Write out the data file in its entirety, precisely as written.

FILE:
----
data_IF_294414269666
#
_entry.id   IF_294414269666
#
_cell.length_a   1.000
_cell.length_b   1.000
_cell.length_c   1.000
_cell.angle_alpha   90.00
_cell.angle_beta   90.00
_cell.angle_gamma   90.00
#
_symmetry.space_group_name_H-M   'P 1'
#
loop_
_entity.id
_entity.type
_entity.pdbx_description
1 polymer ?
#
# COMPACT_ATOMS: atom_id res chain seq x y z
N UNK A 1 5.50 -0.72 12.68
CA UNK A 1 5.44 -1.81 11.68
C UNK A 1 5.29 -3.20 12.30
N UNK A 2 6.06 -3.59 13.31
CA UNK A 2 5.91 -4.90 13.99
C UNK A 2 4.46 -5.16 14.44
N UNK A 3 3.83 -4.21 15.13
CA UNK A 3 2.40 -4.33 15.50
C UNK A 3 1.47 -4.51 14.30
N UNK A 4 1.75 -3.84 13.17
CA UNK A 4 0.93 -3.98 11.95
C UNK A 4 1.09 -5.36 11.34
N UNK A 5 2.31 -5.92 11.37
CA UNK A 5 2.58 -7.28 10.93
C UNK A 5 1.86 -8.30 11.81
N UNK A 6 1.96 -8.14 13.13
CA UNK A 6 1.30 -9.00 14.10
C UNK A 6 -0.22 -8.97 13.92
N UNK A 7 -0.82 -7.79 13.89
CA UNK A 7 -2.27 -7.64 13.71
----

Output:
data_IF_294414269666
#
_entry.id   IF_294414269666
#
_cell.length_a   1.000
_cell.length_b   1.000
_cell.length_c   1.000
_cell.angle_alpha   90.00
_cell.angle_beta   90.00
_cell.angle_gamma   90.00
#
_symmetry.space_group_name_H-M   'P 1'
#
loop_
_entity.id
_entity.type
_entity.pdbx_description
1 polymer ?
#
# COMPACT_ATOMS: atom_id res chain seq x y z
N UNK A 1 5.50 -0.72 12.68
CA UNK A 1 5.44 -1.81 11.68
C UNK A 1 5.29 -3.20 12.30
N UNK A 2 6.06 -3.59 13.31
CA UNK A 2 5.91 -4.90 13.99
C UNK A 2 4.46 -5.16 14.44
N UNK A 3 3.83 -4.21 15.13
CA UNK A 3 2.40 -4.33 15.50
C UNK A 3 1.47 -4.51 14.30
N UNK A 4 1.75 -3.84 13.17
CA UNK A 4 0.93 -3.98 11.95
C UNK A 4 1.09 -5.36 11.34
N UNK A 5 2.31 -5.92 11.37
CA UNK A 5 2.58 -7.28 10.93
C UNK A 5 1.86 -8.30 11.81
N UNK A 6 1.96 -8.14 13.13
CA UNK A 6 1.30 -9.00 14.10
C UNK A 6 -0.22 -8.97 13.92
N UNK A 7 -0.82 -7.79 13.89
CA UNK A 7 -2.27 -7.64 13.71